As readers will have noticed, the tracks are presented in alphabetical order, which has the advantage of automatically achieving contrasts of style and content. (The Rising Star Gospel Singers get three consecutive titles, and the Soul Stirrers no fewer than five, but it would be asinine to complain about either of those selections.) Matters kick off with the Camp Meeting Choir, and the inclusion of choirs as well as quartets (some, as ever, with more than four members) was a good thought. Choir performances by their nature tend to be carefully arranged (but then so do most quartet ones), which does not preclude a certain freedom: On the opening title we hear, in effect, a male quartet lead with a loose choral backup, and precise but lively syncopated handclapping. Their other track, slower, with a minor-key female lead, and beginning with a lined-out spoken prayer, makes for considerable contrast.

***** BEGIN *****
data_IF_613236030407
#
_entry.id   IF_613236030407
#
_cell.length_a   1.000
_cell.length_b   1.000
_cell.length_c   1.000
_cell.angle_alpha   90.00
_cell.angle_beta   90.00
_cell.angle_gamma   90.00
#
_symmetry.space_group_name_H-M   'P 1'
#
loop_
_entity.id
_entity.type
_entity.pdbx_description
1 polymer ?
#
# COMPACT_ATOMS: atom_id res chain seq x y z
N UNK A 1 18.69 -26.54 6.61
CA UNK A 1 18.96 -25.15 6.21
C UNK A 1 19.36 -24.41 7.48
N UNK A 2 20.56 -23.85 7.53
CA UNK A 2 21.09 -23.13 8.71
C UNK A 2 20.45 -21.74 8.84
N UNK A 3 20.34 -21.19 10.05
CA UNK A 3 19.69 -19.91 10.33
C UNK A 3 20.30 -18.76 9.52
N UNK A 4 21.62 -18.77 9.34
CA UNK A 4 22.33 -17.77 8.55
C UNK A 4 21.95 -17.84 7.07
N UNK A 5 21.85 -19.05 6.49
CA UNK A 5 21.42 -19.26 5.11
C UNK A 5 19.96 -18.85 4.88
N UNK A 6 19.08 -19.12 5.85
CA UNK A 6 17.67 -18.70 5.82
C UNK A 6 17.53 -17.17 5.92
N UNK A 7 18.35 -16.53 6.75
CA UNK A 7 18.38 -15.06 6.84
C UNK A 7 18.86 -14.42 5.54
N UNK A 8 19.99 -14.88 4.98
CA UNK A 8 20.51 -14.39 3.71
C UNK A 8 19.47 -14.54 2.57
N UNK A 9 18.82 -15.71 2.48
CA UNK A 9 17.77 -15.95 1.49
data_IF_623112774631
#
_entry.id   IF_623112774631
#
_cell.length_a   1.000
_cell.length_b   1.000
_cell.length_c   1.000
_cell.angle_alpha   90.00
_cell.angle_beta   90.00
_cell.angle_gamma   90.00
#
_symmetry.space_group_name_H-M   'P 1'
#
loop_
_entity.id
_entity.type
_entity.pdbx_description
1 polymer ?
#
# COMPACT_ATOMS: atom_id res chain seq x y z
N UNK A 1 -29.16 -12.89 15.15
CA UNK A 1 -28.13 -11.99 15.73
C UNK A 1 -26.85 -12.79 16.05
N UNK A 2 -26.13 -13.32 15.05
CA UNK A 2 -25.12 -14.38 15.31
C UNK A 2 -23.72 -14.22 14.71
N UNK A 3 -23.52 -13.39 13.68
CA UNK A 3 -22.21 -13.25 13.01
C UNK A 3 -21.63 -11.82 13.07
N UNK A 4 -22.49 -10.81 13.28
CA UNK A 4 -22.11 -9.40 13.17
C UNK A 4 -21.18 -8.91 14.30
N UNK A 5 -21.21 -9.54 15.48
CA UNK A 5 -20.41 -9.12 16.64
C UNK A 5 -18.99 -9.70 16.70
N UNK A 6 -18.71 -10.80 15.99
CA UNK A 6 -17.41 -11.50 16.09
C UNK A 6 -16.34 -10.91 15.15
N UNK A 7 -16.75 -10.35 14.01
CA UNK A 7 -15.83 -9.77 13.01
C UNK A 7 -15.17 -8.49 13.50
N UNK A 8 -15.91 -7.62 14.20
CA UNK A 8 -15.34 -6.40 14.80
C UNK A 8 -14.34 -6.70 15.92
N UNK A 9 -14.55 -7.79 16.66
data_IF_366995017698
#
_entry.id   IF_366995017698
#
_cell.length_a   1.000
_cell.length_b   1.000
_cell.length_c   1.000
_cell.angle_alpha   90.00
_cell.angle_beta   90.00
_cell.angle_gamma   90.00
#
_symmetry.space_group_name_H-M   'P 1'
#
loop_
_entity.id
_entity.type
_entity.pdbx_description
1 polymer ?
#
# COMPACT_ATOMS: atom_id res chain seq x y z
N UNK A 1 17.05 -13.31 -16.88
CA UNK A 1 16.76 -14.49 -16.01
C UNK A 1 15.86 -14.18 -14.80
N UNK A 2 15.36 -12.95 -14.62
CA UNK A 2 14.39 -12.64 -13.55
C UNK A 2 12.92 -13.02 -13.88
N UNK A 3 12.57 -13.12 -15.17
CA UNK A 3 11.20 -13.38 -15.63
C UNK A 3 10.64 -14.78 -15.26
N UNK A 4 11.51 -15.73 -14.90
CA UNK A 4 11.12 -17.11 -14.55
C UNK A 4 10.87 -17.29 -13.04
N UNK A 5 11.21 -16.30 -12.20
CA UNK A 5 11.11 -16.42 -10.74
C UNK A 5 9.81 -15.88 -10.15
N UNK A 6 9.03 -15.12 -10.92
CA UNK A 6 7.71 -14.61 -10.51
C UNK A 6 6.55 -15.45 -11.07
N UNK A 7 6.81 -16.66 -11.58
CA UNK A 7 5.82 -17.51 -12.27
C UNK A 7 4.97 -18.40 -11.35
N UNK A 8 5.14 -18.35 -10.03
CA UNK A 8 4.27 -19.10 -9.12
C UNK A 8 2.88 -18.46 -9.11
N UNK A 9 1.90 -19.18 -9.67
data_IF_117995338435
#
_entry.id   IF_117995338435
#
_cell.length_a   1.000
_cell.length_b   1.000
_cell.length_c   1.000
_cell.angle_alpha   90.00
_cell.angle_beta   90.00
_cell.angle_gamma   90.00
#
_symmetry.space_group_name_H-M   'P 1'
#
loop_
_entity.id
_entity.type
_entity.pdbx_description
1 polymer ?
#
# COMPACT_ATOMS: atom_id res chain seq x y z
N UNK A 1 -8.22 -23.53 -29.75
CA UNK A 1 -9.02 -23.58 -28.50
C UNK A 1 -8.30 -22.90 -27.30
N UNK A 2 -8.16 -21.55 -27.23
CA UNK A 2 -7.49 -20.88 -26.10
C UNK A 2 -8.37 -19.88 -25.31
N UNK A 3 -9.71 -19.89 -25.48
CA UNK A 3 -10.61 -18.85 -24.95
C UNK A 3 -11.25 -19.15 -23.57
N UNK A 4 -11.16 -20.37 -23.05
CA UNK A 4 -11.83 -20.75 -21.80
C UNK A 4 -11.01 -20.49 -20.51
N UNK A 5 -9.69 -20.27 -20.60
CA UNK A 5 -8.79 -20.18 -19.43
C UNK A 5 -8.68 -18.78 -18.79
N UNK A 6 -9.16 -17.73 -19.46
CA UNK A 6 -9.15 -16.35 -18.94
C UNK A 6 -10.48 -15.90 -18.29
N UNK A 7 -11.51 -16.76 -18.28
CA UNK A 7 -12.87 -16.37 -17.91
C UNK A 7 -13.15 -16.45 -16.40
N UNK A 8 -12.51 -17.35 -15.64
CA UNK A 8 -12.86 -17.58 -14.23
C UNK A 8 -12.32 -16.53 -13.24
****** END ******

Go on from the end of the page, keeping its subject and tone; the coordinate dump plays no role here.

Some of the other choirs are less compelling, ‘decorous precision’ is Ray Templeton’s characterization of the McNeil Choir in his excellent accompanying essay: ‘dull’ would be my take. Per Notini seems to have more time for the Wings Over Jordan Choir and its acolytes than I do: the WOJ could sometimes be exciting, but its founder’s aim was to improve race relations by appealing to white radio and concert audiences. A laudable aim, but often – as on the concluding track – the excitement seems to have been sandpapered off, and varnish applied. A similar comment applies to the Wingmen, a male quartet drawn from the WOJ line-up. That said, the Luvenia Nash Singers do excellent work on ‘Great Gettin’ Up Morning’, a song tailormade for choirs (Hall Johnson’s ensemble did a fabulous version pre-war). This is as good a place as any to mention Brother Henry Lee Williams, supported by a humming congregation and a female responder: her distance from the microphone makes the track sound like a Library of Congress field recording, but somehow adds to its charm.